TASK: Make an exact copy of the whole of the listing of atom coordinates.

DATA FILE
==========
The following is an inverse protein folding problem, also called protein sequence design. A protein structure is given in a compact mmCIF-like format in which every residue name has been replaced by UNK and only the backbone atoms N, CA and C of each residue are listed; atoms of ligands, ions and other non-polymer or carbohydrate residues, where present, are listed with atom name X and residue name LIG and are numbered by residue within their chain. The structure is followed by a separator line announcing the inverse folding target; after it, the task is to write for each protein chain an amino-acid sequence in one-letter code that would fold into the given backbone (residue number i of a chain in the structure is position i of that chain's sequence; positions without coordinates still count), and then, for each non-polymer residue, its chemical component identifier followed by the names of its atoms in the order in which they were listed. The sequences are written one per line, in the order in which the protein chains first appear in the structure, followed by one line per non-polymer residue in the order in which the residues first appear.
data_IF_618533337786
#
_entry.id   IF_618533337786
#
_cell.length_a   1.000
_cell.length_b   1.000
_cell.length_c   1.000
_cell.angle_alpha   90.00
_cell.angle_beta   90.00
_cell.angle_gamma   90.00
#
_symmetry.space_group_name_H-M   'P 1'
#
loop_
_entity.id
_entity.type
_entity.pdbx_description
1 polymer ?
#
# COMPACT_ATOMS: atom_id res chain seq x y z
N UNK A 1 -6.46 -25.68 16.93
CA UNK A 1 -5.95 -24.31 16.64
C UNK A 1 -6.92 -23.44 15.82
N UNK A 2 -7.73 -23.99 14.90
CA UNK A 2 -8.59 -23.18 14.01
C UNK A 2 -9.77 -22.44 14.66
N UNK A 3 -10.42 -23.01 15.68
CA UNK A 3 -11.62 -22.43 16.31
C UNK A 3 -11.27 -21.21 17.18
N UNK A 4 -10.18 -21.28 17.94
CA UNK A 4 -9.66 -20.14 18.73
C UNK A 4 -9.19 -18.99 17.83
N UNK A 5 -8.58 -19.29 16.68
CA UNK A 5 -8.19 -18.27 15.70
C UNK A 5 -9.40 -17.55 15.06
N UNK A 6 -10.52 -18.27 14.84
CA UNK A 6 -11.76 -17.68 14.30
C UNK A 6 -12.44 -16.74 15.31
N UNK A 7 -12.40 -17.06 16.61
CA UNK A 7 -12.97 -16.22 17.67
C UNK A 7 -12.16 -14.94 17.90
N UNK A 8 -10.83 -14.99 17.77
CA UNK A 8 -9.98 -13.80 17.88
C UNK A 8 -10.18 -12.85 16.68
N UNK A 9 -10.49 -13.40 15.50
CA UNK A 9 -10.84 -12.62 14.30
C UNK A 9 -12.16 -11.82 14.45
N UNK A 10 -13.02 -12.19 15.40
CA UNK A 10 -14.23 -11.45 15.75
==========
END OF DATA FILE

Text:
The following is an inverse protein folding problem, also called protein sequence design. A protein structure is given in a compact mmCIF-like format in which every residue name has been replaced by UNK and only the backbone atoms N, CA and C of each residue are listed; atoms of ligands, ions and other non-polymer or carbohydrate residues, where present, are listed with atom name X and residue name LIG and are numbered by residue within their chain. The structure is followed by a separator line announcing the inverse folding target; after it, the task is to write for each protein chain an amino-acid sequence in one-letter code that would fold into the given backbone (residue number i of a chain in the structure is position i of that chain's sequence; positions without coordinates still count), and then, for each non-polymer residue, its chemical component identifier followed by the names of its atoms in the order in which they were listed. The sequences are written one per line, in the order in which the protein chains first appear in the structure, followed by one line per non-polymer residue in the order in which the residues first appear.
data_IF_618533337786
#
_entry.id   IF_618533337786
#
_cell.length_a   1.000
_cell.length_b   1.000
_cell.length_c   1.000
_cell.angle_alpha   90.00
_cell.angle_beta   90.00
_cell.angle_gamma   90.00
#
_symmetry.space_group_name_H-M   'P 1'
#
loop_
_entity.id
_entity.type
_entity.pdbx_description
1 polymer ?
#
# COMPACT_ATOMS: atom_id res chain seq x y z
N UNK A 1 -6.46 -25.68 16.93
CA UNK A 1 -5.95 -24.31 16.64
C UNK A 1 -6.92 -23.44 15.82
N UNK A 2 -7.73 -23.99 14.90
CA UNK A 2 -8.59 -23.18 14.01
C UNK A 2 -9.77 -22.44 14.66
N UNK A 3 -10.42 -23.01 15.68
CA UNK A 3 -11.62 -22.43 16.31
C UNK A 3 -11.27 -21.21 17.18
N UNK A 4 -10.18 -21.28 17.94
CA UNK A 4 -9.66 -20.14 18.73
C UNK A 4 -9.19 -18.99 17.83
N UNK A 5 -8.58 -19.29 16.68
CA UNK A 5 -8.19 -18.27 15.70
C UNK A 5 -9.40 -17.55 15.06
N UNK A 6 -10.52 -18.27 14.84
CA UNK A 6 -11.76 -17.68 14.30
C UNK A 6 -12.44 -16.74 15.31
N UNK A 7 -12.40 -17.06 16.61
CA UNK A 7 -12.97 -16.22 17.67
C UNK A 7 -12.16 -14.94 17.90
N UNK A 8 -10.83 -14.99 17.77
CA UNK A 8 -9.98 -13.80 17.88
C UNK A 8 -10.18 -12.85 16.68
N UNK A 9 -10.49 -13.40 15.50
CA UNK A 9 -10.84 -12.62 14.30
C UNK A 9 -12.16 -11.82 14.45
N UNK A 10 -13.02 -12.19 15.40
CA UNK A 10 -14.23 -11.45 15.75